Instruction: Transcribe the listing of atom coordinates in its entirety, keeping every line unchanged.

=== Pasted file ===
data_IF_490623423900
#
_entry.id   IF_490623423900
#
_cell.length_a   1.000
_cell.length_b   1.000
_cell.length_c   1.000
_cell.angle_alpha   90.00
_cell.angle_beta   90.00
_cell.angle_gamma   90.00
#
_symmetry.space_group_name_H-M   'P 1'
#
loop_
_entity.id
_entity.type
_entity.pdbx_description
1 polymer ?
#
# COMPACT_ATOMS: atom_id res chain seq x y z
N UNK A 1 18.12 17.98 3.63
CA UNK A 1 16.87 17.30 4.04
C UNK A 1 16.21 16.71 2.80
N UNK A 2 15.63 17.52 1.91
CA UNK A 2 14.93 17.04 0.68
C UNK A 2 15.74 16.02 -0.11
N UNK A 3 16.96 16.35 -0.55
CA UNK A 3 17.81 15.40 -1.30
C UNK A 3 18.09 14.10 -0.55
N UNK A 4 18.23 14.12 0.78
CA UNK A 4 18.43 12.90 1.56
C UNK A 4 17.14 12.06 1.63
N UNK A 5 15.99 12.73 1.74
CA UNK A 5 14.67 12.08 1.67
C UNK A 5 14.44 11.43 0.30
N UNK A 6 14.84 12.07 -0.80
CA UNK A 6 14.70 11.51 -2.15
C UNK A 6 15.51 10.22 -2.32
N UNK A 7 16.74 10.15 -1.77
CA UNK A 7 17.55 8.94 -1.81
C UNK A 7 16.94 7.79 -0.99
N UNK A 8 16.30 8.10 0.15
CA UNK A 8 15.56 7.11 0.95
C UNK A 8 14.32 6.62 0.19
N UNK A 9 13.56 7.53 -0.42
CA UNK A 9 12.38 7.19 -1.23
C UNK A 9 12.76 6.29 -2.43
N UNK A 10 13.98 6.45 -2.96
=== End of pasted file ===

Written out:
data_IF_490623423900
#
_entry.id   IF_490623423900
#
_cell.length_a   1.000
_cell.length_b   1.000
_cell.length_c   1.000
_cell.angle_alpha   90.00
_cell.angle_beta   90.00
_cell.angle_gamma   90.00
#
_symmetry.space_group_name_H-M   'P 1'
#
loop_
_entity.id
_entity.type
_entity.pdbx_description
1 polymer ?
#
# COMPACT_ATOMS: atom_id res chain seq x y z
N UNK A 1 18.12 17.98 3.63
CA UNK A 1 16.87 17.30 4.04
C UNK A 1 16.21 16.71 2.80
N UNK A 2 15.63 17.52 1.91
CA UNK A 2 14.93 17.04 0.68
C UNK A 2 15.74 16.02 -0.11
N UNK A 3 16.96 16.35 -0.55
CA UNK A 3 17.81 15.40 -1.30
C UNK A 3 18.09 14.10 -0.55
N UNK A 4 18.23 14.12 0.78
CA UNK A 4 18.43 12.90 1.56
C UNK A 4 17.14 12.06 1.63
N UNK A 5 15.99 12.73 1.74
CA UNK A 5 14.67 12.08 1.67
C UNK A 5 14.44 11.43 0.30
N UNK A 6 14.84 12.07 -0.80
CA UNK A 6 14.70 11.51 -2.15
C UNK A 6 15.51 10.22 -2.32
N UNK A 7 16.74 10.15 -1.77
CA UNK A 7 17.55 8.94 -1.81
C UNK A 7 16.94 7.79 -0.99
N UNK A 8 16.30 8.10 0.15
CA UNK A 8 15.56 7.11 0.95
C UNK A 8 14.32 6.62 0.19
N UNK A 9 13.56 7.53 -0.42
CA UNK A 9 12.38 7.19 -1.23
C UNK A 9 12.76 6.29 -2.43
N UNK A 10 13.98 6.45 -2.96